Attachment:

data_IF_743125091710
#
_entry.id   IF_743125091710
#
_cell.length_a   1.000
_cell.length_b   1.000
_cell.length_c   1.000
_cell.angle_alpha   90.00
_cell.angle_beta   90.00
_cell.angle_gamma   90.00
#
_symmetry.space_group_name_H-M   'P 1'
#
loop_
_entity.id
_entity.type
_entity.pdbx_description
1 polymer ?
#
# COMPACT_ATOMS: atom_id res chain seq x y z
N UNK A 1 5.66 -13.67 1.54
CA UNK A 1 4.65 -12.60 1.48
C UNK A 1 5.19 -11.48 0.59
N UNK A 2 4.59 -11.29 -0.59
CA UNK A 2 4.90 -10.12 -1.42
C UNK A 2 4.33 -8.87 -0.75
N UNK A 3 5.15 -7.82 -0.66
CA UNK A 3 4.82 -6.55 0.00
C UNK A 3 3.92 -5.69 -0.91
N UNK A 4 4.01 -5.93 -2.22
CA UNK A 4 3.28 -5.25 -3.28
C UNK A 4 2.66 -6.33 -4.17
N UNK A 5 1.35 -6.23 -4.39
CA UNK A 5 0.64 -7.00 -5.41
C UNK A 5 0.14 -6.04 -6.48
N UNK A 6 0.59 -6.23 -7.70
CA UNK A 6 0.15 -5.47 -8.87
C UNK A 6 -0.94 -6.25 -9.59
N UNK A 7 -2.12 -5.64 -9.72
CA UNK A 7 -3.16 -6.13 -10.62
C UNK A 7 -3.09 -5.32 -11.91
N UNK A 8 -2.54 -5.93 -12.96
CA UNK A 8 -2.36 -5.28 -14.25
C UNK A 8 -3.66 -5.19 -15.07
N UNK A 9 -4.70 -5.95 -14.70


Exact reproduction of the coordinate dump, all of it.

data_IF_743125091710
#
_entry.id   IF_743125091710
#
_cell.length_a   1.000
_cell.length_b   1.000
_cell.length_c   1.000
_cell.angle_alpha   90.00
_cell.angle_beta   90.00
_cell.angle_gamma   90.00
#
_symmetry.space_group_name_H-M   'P 1'
#
loop_
_entity.id
_entity.type
_entity.pdbx_description
1 polymer ?
#
# COMPACT_ATOMS: atom_id res chain seq x y z
N UNK A 1 5.66 -13.67 1.54
CA UNK A 1 4.65 -12.60 1.48
C UNK A 1 5.19 -11.48 0.59
N UNK A 2 4.59 -11.29 -0.59
CA UNK A 2 4.90 -10.12 -1.42
C UNK A 2 4.33 -8.87 -0.75
N UNK A 3 5.15 -7.82 -0.66
CA UNK A 3 4.82 -6.55 0.00
C UNK A 3 3.92 -5.69 -0.91
N UNK A 4 4.01 -5.93 -2.22
CA UNK A 4 3.28 -5.25 -3.28
C UNK A 4 2.66 -6.33 -4.17
N UNK A 5 1.35 -6.23 -4.39
CA UNK A 5 0.64 -7.00 -5.41
C UNK A 5 0.14 -6.04 -6.48
N UNK A 6 0.59 -6.23 -7.70
CA UNK A 6 0.15 -5.47 -8.87
C UNK A 6 -0.94 -6.25 -9.59
N UNK A 7 -2.12 -5.64 -9.72
CA UNK A 7 -3.16 -6.13 -10.62
C UNK A 7 -3.09 -5.32 -11.91
N UNK A 8 -2.54 -5.93 -12.96
CA UNK A 8 -2.36 -5.28 -14.25
C UNK A 8 -3.66 -5.19 -15.07
N UNK A 9 -4.70 -5.95 -14.70